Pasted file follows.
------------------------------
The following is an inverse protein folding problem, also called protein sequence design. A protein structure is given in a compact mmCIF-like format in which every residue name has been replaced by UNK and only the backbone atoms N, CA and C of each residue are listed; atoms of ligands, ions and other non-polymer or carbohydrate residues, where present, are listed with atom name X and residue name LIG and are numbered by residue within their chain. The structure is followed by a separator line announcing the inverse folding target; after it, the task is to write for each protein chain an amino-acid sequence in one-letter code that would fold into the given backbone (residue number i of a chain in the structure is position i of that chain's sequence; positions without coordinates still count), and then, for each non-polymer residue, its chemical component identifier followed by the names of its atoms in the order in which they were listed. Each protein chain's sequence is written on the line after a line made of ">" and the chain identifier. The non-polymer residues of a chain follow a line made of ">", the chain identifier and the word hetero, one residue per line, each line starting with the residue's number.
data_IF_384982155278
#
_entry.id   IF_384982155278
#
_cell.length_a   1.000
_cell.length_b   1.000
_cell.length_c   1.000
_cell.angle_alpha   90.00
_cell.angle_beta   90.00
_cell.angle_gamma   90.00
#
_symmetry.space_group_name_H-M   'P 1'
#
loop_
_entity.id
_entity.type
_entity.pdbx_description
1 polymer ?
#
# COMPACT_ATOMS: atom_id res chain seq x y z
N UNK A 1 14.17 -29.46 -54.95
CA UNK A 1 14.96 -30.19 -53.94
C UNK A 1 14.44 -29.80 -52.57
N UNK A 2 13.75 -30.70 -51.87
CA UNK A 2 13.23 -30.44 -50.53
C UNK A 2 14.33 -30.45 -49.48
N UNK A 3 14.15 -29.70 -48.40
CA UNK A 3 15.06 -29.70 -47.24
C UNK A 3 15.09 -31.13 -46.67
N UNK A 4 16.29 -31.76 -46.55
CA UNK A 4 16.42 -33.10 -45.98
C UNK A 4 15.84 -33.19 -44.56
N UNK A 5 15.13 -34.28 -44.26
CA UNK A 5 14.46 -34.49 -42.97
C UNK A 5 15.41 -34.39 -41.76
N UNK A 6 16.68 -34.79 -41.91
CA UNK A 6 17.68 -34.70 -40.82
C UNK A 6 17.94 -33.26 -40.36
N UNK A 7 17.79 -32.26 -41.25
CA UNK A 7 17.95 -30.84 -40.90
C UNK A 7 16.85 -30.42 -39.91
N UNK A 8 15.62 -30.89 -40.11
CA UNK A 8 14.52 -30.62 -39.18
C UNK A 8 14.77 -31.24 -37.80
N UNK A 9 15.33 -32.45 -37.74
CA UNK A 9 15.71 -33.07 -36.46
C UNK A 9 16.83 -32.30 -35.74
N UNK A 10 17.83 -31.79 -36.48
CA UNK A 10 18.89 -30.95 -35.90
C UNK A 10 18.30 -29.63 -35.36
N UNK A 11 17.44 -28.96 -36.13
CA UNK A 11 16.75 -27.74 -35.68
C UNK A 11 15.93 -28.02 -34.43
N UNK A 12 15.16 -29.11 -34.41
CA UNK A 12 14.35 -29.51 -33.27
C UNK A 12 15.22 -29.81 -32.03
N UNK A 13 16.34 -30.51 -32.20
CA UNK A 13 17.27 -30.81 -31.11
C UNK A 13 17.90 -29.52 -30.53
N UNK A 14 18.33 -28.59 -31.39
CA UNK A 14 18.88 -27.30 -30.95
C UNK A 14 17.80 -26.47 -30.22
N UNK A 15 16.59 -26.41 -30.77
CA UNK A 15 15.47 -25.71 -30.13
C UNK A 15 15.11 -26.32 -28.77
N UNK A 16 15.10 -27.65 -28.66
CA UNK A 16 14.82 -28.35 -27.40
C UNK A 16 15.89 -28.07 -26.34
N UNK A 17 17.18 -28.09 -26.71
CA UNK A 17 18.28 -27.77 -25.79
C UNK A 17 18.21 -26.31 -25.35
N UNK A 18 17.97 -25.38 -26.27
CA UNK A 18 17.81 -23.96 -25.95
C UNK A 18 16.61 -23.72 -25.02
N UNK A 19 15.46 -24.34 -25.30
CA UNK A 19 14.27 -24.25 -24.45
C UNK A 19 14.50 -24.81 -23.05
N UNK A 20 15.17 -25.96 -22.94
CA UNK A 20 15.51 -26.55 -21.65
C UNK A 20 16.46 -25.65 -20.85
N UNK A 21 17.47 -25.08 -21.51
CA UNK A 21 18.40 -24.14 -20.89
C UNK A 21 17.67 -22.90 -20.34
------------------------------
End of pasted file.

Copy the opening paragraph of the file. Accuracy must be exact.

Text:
The following is an inverse protein folding problem, also called protein sequence design. A protein structure is given in a compact mmCIF-like format in which every residue name has been replaced by UNK and only the backbone atoms N, CA and C of each residue are listed; atoms of ligands, ions and other non-polymer or carbohydrate residues, where present, are listed with atom name X and residue name LIG and are numbered by residue within their chain. The structure is followed by a separator line announcing the inverse folding target; after it, the task is to write for each protein chain an amino-acid sequence in one-letter code that would fold into the given backbone (residue number i of a chain in the structure is position i of that chain's sequence; positions without coordinates still count), and then, for each non-polymer residue, its chemical component identifier followed by the names of its atoms in the order in which they were listed. Each protein chain's sequence is written on the line after a line made of ">" and the chain identifier. The non-polymer residues of a chain follow a line made of ">", the chain identifier and the word hetero, one residue per line, each line starting with the residue's number.